There was an advert a few years ago (for Procter and Gamble, I think, though I can’t find any clips of it online searching under them, so perhaps it wasn’t).
I also think (sorry, am not doing well with the precision here) that it was a Mother’s Day campaign, or at least a campaign aimed at celebrating mothers.
The gist of it was that mums are never in the photos. They’re the legs and feet beside the newly-walking toddler. They’re the hands holding the birthday cake. They’re the blur behind an ecstatic face on Christmas morning. They – we – are in the background, rather than centre stage, but that’s ok because we make it all happen in the first place. Our reward is seeing the picture. We just deserve a photo of our own every now and then (when we’ve got our make up on, and our hair done, and our skin buffed and smooth, naturally).
There’s a whole other post about how little value we place on women’s work. On the gender pay gap. On how unequal the division of domestic chores is between men and women. On the huge, unaccounted contribution of caring – for children, for those who are unwell or disabled, for the elderly. Angry as these things make me, though, this isn’t the subject of this post.
Instead, selfishly, I’m thinking about my place in those pictures. I know that the message I bring away from them should be annoyance. I know that I’m more than a pair of feet; a pair of eyes behind the viewfinder. There’s something less than ideal about the composition. But the pictures themselves are lovely.
I left work five years ago. It was the right decision: I wasn’t happy, I wanted a different way of life. I was lucky to be able to choose, and I don’t regret it for an instant. For all but a few months of these past five years I’ve still been working anyway, doing freelance stuff from home around the children. As time goes on, though, I am increasingly conscious that I want to go “back” to work rather than continue in self-employment. The problem is that our family’s life is constructed around my being there in the background. The children’s after-school clubs. The voluntary work. Doing the school run on foot. My husband’s ability to get to work early and leave late. Those things have value too. The question is, how much are they worth?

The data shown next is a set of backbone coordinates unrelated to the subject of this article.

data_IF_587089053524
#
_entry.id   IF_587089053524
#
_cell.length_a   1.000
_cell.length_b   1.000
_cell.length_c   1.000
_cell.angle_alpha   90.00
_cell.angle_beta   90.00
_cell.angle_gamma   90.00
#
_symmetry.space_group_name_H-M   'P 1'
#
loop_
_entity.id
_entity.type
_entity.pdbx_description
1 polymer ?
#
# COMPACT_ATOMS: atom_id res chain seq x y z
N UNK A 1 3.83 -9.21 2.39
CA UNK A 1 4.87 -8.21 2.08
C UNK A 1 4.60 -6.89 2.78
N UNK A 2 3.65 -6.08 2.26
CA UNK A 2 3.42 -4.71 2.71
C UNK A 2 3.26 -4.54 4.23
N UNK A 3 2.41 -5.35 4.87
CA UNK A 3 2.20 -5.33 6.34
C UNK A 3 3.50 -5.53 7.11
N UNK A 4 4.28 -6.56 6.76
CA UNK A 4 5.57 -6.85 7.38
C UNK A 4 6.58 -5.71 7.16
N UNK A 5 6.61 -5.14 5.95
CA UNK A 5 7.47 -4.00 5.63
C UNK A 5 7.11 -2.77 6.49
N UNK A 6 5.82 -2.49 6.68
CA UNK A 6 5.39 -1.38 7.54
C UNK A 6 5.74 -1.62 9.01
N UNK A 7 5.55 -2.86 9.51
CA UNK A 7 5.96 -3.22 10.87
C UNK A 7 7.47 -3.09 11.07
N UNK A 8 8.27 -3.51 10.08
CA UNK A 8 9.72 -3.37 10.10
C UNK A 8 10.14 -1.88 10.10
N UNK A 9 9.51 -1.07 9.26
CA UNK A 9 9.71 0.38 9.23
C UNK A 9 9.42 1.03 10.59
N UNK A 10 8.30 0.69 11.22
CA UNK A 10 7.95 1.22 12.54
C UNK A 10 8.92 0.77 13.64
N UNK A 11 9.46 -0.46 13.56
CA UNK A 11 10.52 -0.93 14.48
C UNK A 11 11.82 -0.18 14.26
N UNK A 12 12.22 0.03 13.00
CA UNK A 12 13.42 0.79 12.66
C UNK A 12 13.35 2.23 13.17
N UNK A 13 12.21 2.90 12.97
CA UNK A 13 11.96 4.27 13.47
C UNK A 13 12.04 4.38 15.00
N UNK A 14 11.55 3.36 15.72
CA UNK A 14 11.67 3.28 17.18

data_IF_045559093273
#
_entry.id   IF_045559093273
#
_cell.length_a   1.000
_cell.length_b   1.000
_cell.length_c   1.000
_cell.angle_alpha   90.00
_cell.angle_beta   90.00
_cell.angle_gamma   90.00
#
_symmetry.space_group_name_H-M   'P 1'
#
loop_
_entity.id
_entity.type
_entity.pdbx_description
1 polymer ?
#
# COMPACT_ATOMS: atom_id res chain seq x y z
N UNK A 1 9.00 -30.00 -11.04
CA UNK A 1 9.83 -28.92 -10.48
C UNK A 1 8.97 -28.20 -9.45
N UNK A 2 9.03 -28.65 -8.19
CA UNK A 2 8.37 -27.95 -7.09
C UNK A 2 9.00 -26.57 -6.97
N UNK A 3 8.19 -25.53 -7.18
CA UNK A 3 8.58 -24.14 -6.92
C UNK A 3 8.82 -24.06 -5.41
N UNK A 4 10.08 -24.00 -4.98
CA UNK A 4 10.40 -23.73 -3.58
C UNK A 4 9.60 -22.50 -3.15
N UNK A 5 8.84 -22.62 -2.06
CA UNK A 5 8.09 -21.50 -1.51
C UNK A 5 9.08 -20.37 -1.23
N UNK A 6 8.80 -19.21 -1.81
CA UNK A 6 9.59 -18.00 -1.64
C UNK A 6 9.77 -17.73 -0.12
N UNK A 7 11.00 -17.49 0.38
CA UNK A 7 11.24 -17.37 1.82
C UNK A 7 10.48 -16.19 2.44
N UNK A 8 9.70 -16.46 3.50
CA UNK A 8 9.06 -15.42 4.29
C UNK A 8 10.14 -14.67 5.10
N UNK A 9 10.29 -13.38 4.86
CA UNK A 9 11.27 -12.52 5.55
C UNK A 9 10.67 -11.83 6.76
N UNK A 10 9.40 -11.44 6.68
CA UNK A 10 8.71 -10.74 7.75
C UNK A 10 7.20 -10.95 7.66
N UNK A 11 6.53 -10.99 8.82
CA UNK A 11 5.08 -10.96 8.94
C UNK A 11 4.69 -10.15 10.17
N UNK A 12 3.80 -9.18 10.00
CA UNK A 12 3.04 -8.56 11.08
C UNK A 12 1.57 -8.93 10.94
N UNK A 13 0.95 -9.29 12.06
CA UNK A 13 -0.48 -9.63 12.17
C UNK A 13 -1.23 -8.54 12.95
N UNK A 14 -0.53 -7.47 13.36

It’s not as if I’m bombarded with job offers. This is neither a good place nor a good time to be searching for work. I doubt I’d get past the first round for most vacancies locally, and the reality is that the majority of them would involve unsocial hours and pay too little to cover the childcare we’d need. Even if I could get back into law, I’d be back in the same situation of being the first to drop off and the last to pick up. It’s doable. Plenty of people manage, I know. It just feels like a backward step for us. It feels selfish of me, changing my children’s status quo. I don’t think that the children need me, so much as I think they benefit from my being around.
Much as it sounds like it, this isn’t a plea for sympathy. I know that I am incredibly fortunate to be in this position. It is more a setting out of thoughts; a trying to work through the balance of conflicting desires and obligations. I know that there won’t be a right answer; I know that the choices I have made have – quite rightly – closed doors for me forever. I’m just not quite sure where to go from here. Although, if anyone would like to throw me a few quid to write something, you know where I am.